A radioactive gas found in some homes that in sufficient concentrations can cause health problems.
Lenders offer caps with their adjustable rate mortgages (ARMs) so you can have more control over your monthly mortgage payment. Usually, there are two types of rate caps:
Ask your lender about both caps when evaluating any ARM product.
A commitment issued by a lender to a borrower or other mortgage originator guaranteeing a specified interest rate for a specified period of time.
A fixed-rate mortgage that includes a provision that gives the borrower a one-time option to reduce the interest rate (without refinancing) during the early years of the mortgage term.
A ratified sales contract means both the buyer and the seller have signed off on the final offer. It also acts as a starting point for the loan application interview.
The ratified sales contract specifies the amount of your down payment, the price you will pay for the house, the type of mortgage financing you will seek, your proposed closing and occupancy dates, and other contingencies.
You will give all this information to your loan officer when you meet to discuss your financing options.
A person licensed to negotiate and transact the sale of real estate on behalf of the property owner.
Many homeowners hire a real estate attorney to represent them during the loan application process. If you do so, your attorney will review the sales contract and represent you at closing.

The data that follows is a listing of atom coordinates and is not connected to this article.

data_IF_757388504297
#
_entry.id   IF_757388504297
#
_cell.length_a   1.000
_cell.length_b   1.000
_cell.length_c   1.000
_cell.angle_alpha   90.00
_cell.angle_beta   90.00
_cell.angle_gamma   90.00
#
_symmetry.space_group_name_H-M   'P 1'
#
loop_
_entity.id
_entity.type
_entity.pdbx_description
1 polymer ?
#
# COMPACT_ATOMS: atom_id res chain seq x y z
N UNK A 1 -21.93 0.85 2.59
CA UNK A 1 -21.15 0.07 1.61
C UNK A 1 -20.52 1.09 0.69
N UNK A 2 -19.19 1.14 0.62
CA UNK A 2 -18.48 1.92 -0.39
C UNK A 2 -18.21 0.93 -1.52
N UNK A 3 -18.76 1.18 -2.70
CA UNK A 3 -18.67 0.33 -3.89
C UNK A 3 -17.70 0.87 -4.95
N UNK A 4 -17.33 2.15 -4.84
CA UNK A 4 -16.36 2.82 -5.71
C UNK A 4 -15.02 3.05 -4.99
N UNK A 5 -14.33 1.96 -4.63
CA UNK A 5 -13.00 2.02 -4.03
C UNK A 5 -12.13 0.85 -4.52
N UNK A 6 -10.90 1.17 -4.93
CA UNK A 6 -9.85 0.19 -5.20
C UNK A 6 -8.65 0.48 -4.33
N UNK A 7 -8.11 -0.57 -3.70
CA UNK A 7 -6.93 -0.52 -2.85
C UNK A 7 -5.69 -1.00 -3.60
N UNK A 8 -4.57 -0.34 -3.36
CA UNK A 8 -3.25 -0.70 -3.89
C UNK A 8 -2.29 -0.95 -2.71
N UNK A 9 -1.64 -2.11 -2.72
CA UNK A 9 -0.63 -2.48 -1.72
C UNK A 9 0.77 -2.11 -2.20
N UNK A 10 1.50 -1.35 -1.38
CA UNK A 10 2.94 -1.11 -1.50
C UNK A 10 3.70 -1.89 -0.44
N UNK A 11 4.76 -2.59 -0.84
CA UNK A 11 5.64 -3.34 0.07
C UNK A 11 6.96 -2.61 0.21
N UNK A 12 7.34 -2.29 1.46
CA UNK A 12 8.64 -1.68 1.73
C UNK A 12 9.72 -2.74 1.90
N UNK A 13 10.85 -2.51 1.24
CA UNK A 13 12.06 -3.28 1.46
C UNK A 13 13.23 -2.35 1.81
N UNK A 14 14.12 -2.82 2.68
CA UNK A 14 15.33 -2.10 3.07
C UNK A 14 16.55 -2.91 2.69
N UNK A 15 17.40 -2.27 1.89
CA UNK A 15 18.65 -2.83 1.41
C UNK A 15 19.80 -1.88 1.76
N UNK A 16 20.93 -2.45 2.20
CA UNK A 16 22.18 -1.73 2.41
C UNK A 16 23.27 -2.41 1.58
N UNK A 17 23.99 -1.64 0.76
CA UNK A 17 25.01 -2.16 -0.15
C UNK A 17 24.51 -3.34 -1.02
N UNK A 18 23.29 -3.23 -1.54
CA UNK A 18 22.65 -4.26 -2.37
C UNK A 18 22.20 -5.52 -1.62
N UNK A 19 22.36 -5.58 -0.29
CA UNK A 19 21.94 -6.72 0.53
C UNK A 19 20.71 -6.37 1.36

There are many questions you can ask a personal attorney before deciding whether to have the attorney represent you at closing. They can include:
Remember that your personal attorney’s fee is not part of your closing costs. You must pay for this expense separately.
A consumer protection law that requires lenders to give borrowers advance notice of closing costs.
Land and appurtenances, including anything of a permanent nature such as structures, trees, minerals, and the interest, benefits, and inherent rights thereof.
A real estate agent, broker or an associate who holds active membership in a local real estate board that is affiliated with the National Association of REALTORS®.
The public official who keeps records of transactions that affect real property in the area. Sometimes known as a “Registrar of Deeds” or “County Clerk.”
The noting in the registrar’s office of the details of a properly executed legal document, such as a deed, a mortgage note, a satisfaction of mortgage, or an extension of mortgage, thereby making it a part of the public record.
The process of paying off one loan with the proceeds from a new loan using the same property as security.
A contingency reserve will be set up that contains funds borrowed to finance your home improvements. These will be placed into an escrow account upon the closing of your mortgage. Payments to the contractor will be periodically made from this fund as construction occurs.
You will be paid interest on the funds that are in the escrow account that have not been paid to the contractor.
A mortgage created to cover the costs of repairing, improving, and sometimes acquiring an existing property.
The amount of principal that has not yet been repaid.
The original amortization term minus the number of payments that have been applied.
Insurance that protects a landlord against loss of rent or rental value due to fire or other casualty that renders the leased premises unavailable for use and as a result of which the tenant is excused from paying rent.